This will also mean a change in SAP and what it will calculate. A new version of SAP will be introduced at the same time.

With the need to make homes more energy efficient, technologies such as underfloor heating, which operate at low temperatures but can generate sufficient heat for occupier comfort, can be considered properly.

Benefits of radiant heating

Radiant temperature is recognised by a number of organisations, including the Wellbeing Institute, as the best way of heating for comfort. With underfloor heating, warm water is circulated through continuous loops to create a large radiant surface that heats a room from the floor upwards.

Radiators, on the other hand, are less efficient, drawing cold air across the floor before heating it and then convects the warm air upwards towards the ceiling.

There are many know benefits of underfloor heating, such as increased space for furniture design, but using underfloor heating helps to promote healthier living conditions.

In the UK an average of one in eight people receive daily treatment for a respiratory condition such as asthma. Heating systems based on convection exacerbate such conditions by encouraging the movement of dust and dust mites in the air. By using radiant heat underfloor heating is able to reduce such movement, providing a healthier environment.

Given that underfloor heating is concealed it affords architects considerable freedom when designing a home, not only in terms of configuring furniture within a room but also through being able to factor in full-height, floor-to-ceiling windows more easily, thus increasing the amount of natural light being let into the building. It is also safer for children and the vulnerable, with no hard or hot surfaces to touch or fall against.

Low temperature radiators are one of the ways of conforming with the coming changes to Part L and the new maximum flow temperature of 55°C; however, there are issues with low-temperature radiators. To achieve the required 55°C, radiators need to significantly increase in size, presenting location and aesthetic issues, even more so with the trend for new homes to be more open-plan.

The new low-temperature required for homes (55°C) will make radiators much cooler and occupiers may think their heating is not working properly. There will also be an increased cost due to the larger size and subsequently higher steel costs, which are already on the rise.

In terms of lifecycle, radiators will still need to be replaced after about 20 years, which creates a landfill waste issue (underfloor heating pipes, by contrast, generally have a 75-year warranty). There is also the risk of balancing problems and uneven heat distribution with low-temperature radiators.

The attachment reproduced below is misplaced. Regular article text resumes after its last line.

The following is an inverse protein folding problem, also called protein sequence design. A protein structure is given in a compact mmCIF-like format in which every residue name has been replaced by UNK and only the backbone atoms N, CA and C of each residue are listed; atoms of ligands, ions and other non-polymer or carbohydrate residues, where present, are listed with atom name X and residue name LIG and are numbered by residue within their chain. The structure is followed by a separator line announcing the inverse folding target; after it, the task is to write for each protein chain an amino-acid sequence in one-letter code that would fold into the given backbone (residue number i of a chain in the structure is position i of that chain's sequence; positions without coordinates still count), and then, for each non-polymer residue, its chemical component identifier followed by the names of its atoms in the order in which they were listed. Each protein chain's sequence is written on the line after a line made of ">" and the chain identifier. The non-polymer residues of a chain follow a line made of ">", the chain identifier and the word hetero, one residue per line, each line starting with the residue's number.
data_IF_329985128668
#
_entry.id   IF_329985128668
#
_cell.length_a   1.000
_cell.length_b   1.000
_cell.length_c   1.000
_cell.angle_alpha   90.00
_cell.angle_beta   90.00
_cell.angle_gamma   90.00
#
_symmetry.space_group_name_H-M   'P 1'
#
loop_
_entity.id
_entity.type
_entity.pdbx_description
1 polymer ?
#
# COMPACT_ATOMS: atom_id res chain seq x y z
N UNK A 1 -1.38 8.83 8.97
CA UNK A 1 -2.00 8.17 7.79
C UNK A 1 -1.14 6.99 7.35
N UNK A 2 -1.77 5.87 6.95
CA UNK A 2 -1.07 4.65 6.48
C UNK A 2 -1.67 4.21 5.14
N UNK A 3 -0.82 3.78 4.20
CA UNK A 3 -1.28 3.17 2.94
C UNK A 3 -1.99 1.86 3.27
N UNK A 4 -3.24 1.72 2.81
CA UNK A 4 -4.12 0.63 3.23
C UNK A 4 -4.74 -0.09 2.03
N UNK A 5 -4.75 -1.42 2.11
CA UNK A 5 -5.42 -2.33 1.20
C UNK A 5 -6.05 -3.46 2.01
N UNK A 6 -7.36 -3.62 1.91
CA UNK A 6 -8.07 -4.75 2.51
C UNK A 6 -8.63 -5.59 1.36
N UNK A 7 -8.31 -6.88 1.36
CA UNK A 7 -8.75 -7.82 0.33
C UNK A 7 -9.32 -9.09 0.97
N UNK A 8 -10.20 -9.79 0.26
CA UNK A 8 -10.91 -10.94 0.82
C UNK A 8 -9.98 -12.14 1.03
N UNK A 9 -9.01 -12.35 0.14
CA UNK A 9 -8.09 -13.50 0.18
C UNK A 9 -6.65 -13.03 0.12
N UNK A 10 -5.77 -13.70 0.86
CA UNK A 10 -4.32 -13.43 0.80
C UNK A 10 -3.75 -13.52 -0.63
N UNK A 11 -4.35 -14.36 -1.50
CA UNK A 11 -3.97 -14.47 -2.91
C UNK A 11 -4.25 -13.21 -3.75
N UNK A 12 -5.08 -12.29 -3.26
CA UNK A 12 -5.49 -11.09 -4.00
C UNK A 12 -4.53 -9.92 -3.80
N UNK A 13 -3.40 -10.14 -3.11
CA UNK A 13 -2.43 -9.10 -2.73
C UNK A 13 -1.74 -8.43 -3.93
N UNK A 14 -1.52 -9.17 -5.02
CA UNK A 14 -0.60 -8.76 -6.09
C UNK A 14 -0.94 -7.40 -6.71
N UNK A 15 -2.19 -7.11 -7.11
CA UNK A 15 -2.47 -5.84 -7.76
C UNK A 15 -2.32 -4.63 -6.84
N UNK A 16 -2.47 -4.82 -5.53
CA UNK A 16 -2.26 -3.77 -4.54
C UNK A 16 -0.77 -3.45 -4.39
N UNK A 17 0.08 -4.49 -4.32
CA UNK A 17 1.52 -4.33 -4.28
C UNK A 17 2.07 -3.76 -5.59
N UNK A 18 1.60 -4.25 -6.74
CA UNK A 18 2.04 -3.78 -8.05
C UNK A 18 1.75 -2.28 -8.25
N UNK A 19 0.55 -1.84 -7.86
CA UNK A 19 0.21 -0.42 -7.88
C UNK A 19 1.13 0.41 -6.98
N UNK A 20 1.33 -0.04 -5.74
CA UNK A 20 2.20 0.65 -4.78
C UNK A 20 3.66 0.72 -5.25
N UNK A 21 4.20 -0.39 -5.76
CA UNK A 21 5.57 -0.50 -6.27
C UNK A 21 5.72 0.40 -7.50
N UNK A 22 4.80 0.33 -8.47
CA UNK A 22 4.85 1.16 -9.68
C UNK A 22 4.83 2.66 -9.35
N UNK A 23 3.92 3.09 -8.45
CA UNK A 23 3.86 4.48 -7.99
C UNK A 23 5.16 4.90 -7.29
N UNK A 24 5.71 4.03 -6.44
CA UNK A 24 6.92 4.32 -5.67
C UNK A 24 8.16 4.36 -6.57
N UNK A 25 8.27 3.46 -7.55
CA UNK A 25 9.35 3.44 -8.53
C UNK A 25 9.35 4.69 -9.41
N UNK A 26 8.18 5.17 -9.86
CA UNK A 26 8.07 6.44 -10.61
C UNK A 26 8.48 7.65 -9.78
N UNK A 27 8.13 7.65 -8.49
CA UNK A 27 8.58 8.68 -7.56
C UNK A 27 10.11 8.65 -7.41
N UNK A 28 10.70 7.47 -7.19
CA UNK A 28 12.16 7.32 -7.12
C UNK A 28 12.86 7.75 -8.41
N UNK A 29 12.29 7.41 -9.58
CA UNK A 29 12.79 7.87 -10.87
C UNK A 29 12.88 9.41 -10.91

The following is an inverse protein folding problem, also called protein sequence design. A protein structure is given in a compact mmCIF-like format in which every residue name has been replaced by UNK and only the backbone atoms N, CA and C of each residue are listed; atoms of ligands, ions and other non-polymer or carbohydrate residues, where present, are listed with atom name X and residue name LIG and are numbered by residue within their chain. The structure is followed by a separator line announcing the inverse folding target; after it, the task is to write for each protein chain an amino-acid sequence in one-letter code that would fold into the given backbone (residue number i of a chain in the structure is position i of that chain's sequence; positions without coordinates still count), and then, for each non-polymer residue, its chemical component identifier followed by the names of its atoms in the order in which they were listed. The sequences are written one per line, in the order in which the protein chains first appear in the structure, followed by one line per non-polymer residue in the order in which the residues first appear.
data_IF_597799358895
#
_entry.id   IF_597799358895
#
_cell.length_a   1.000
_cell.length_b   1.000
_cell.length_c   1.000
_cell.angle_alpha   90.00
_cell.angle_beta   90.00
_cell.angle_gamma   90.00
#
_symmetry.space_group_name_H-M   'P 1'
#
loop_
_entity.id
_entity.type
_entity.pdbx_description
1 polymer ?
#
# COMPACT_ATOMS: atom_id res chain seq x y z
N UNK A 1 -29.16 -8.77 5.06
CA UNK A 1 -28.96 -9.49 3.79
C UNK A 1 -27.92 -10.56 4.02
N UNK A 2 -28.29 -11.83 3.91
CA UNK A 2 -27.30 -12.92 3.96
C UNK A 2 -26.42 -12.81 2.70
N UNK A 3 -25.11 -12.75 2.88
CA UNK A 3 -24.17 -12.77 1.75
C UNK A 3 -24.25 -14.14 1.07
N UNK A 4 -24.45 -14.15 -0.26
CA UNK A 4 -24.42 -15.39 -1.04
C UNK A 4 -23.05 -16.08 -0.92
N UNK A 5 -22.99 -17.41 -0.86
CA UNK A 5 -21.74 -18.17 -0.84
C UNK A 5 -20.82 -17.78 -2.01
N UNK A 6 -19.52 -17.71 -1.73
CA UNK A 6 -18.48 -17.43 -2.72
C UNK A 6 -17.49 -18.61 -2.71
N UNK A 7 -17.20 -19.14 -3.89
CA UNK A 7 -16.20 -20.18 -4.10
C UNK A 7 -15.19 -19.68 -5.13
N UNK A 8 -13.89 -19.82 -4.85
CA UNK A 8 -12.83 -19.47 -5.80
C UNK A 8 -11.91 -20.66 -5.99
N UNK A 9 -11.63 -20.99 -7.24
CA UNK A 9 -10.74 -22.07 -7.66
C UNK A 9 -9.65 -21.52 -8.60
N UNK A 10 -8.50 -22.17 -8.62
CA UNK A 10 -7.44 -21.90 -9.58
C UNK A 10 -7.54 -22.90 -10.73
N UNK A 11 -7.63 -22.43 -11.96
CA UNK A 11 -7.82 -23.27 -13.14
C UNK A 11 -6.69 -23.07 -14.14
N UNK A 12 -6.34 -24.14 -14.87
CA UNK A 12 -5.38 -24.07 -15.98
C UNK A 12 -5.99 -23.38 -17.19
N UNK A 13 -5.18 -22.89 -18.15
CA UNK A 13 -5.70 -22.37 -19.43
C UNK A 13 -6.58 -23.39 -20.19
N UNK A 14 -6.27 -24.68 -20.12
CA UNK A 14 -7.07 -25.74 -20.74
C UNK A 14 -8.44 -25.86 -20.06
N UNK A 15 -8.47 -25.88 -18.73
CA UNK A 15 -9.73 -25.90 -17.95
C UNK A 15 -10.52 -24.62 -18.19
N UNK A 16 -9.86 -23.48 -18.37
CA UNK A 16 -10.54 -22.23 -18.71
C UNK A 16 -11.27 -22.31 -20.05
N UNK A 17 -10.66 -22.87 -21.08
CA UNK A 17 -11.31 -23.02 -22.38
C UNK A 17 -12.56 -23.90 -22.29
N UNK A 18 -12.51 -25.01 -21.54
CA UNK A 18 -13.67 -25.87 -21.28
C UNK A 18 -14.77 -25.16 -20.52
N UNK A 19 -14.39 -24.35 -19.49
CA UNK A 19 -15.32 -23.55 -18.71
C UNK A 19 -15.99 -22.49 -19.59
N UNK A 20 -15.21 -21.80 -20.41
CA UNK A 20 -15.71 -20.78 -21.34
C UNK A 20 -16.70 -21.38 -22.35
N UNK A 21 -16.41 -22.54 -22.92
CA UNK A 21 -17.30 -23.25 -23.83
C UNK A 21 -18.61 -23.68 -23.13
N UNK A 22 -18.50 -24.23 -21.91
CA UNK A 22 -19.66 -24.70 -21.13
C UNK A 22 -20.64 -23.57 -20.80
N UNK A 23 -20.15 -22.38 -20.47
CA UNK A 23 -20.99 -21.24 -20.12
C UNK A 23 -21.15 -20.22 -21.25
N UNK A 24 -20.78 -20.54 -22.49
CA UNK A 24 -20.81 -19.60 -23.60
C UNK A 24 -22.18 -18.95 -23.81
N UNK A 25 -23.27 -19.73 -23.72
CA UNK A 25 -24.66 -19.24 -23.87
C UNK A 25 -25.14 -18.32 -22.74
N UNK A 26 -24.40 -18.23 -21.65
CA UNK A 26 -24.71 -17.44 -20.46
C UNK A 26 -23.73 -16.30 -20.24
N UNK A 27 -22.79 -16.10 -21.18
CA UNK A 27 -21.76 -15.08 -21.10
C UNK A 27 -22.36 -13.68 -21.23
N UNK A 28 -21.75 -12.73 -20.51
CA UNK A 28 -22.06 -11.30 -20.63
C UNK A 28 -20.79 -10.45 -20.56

Heat pump and underfloor heating working in partnership

Underfloor heating can cover a greater surface area and can therefore run at lower temperatures – for example, at 35°C rather than 80°C. Therefore the demand that underfloor heating places on energy sources is considerably less, making them ideal for use with heat pumps.

Combining both technologies – heat pumps and underfloor heating – makes the overall system between 15% and 40% cheaper to run compared with systems that lack both.

For heat pumps to work at their most efficient (best for homeowners’ bills) they need to run at 35°C – something only underfloor heating can do.

Design and installation, however, are critically important, not least because heat pumps have far smaller tolerances than boilers. If the system is not designed or installed properly, it will not reach its required efficiency and occupier bills will rocket.

Future policy and the move to 2025

This table is extracted from the government consultation response document. It shows the 2021 Part L standard move to low-temperature systems, and then moving further to 2025 and the green highlighted element that shows low carbon heating. Heat pumps combined with underfloor heating is the favoured option for compliance with the 2025 legislation.

Conclusion

With new UK housing stock required to be gas-free in less than five years’ time in response to the climate crisis, and with moves to reduce the energy use of existing residential properties under way, the industry is only heading in one direction.

Installing energy-efficient technology such as underfloor heating can play a part in reducing energy use, lowering carbon emissions and providing a safer, comfortable environment for occupiers.

Timeline for changes to Part L 2021

December 2021Interim Part L regulated
June 2022Interim Part L comes into effect
2025Ongoing work towards the fossil fuel ban